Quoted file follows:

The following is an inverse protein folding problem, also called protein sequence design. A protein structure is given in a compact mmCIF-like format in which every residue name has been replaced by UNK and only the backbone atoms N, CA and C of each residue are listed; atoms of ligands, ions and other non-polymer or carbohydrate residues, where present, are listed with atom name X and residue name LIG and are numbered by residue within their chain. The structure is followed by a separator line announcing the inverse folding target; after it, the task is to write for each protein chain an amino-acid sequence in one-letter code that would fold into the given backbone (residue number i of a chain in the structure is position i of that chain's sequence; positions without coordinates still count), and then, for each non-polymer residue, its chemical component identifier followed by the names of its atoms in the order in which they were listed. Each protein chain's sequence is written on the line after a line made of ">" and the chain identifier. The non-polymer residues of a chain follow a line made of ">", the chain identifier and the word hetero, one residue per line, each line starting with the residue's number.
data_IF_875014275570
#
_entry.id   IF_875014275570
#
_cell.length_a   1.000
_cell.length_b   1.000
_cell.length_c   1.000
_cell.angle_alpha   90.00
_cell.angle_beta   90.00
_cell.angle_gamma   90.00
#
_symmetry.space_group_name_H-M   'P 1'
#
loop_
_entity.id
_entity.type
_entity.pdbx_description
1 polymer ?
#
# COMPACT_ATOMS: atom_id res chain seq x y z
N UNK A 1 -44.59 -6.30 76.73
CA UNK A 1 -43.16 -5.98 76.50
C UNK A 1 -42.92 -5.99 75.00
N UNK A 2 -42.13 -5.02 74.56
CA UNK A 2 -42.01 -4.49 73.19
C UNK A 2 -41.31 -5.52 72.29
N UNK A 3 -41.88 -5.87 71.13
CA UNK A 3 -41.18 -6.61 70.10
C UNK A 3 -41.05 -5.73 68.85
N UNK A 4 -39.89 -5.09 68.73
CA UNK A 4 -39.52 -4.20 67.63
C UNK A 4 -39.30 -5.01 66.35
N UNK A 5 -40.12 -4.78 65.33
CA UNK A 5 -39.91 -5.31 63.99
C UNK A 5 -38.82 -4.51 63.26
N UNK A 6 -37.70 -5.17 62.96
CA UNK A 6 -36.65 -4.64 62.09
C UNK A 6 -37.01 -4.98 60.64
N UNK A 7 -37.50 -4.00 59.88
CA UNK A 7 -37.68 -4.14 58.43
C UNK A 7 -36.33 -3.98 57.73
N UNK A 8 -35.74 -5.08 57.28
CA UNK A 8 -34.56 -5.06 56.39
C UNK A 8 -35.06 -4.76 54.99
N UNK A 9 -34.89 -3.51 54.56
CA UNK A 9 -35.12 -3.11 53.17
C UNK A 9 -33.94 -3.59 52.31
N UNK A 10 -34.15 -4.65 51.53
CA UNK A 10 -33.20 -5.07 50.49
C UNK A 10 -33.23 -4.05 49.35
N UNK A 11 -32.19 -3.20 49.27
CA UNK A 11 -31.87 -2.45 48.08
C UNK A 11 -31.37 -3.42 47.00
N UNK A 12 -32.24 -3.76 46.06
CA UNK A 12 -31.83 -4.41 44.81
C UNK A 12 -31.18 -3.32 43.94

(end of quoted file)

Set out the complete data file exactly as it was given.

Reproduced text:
The following is an inverse protein folding problem, also called protein sequence design. A protein structure is given in a compact mmCIF-like format in which every residue name has been replaced by UNK and only the backbone atoms N, CA and C of each residue are listed; atoms of ligands, ions and other non-polymer or carbohydrate residues, where present, are listed with atom name X and residue name LIG and are numbered by residue within their chain. The structure is followed by a separator line announcing the inverse folding target; after it, the task is to write for each protein chain an amino-acid sequence in one-letter code that would fold into the given backbone (residue number i of a chain in the structure is position i of that chain's sequence; positions without coordinates still count), and then, for each non-polymer residue, its chemical component identifier followed by the names of its atoms in the order in which they were listed. Each protein chain's sequence is written on the line after a line made of ">" and the chain identifier. The non-polymer residues of a chain follow a line made of ">", the chain identifier and the word hetero, one residue per line, each line starting with the residue's number.
data_IF_875014275570
#
_entry.id   IF_875014275570
#
_cell.length_a   1.000
_cell.length_b   1.000
_cell.length_c   1.000
_cell.angle_alpha   90.00
_cell.angle_beta   90.00
_cell.angle_gamma   90.00
#
_symmetry.space_group_name_H-M   'P 1'
#
loop_
_entity.id
_entity.type
_entity.pdbx_description
1 polymer ?
#
# COMPACT_ATOMS: atom_id res chain seq x y z
N UNK A 1 -44.59 -6.30 76.73
CA UNK A 1 -43.16 -5.98 76.50
C UNK A 1 -42.92 -5.99 75.00
N UNK A 2 -42.13 -5.02 74.56
CA UNK A 2 -42.01 -4.49 73.19
C UNK A 2 -41.31 -5.52 72.29
N UNK A 3 -41.88 -5.87 71.13
CA UNK A 3 -41.18 -6.61 70.10
C UNK A 3 -41.05 -5.73 68.85
N UNK A 4 -39.89 -5.09 68.73
CA UNK A 4 -39.52 -4.20 67.63
C UNK A 4 -39.30 -5.01 66.35
N UNK A 5 -40.12 -4.78 65.33
CA UNK A 5 -39.91 -5.31 63.99
C UNK A 5 -38.82 -4.51 63.26
N UNK A 6 -37.70 -5.17 62.96
CA UNK A 6 -36.65 -4.64 62.09
C UNK A 6 -37.01 -4.98 60.64
N UNK A 7 -37.50 -4.00 59.88
CA UNK A 7 -37.68 -4.14 58.43
C UNK A 7 -36.33 -3.98 57.73
N UNK A 8 -35.74 -5.08 57.28
CA UNK A 8 -34.56 -5.06 56.39
C UNK A 8 -35.06 -4.76 54.99
N UNK A 9 -34.89 -3.51 54.56
CA UNK A 9 -35.12 -3.11 53.17
C UNK A 9 -33.94 -3.59 52.31
N UNK A 10 -34.15 -4.65 51.53
CA UNK A 10 -33.20 -5.07 50.49
C UNK A 10 -33.23 -4.05 49.35
N UNK A 11 -32.19 -3.20 49.27
CA UNK A 11 -31.87 -2.45 48.08
C UNK A 11 -31.37 -3.42 47.00
N UNK A 12 -32.24 -3.76 46.06
CA UNK A 12 -31.83 -4.41 44.81
C UNK A 12 -31.18 -3.32 43.94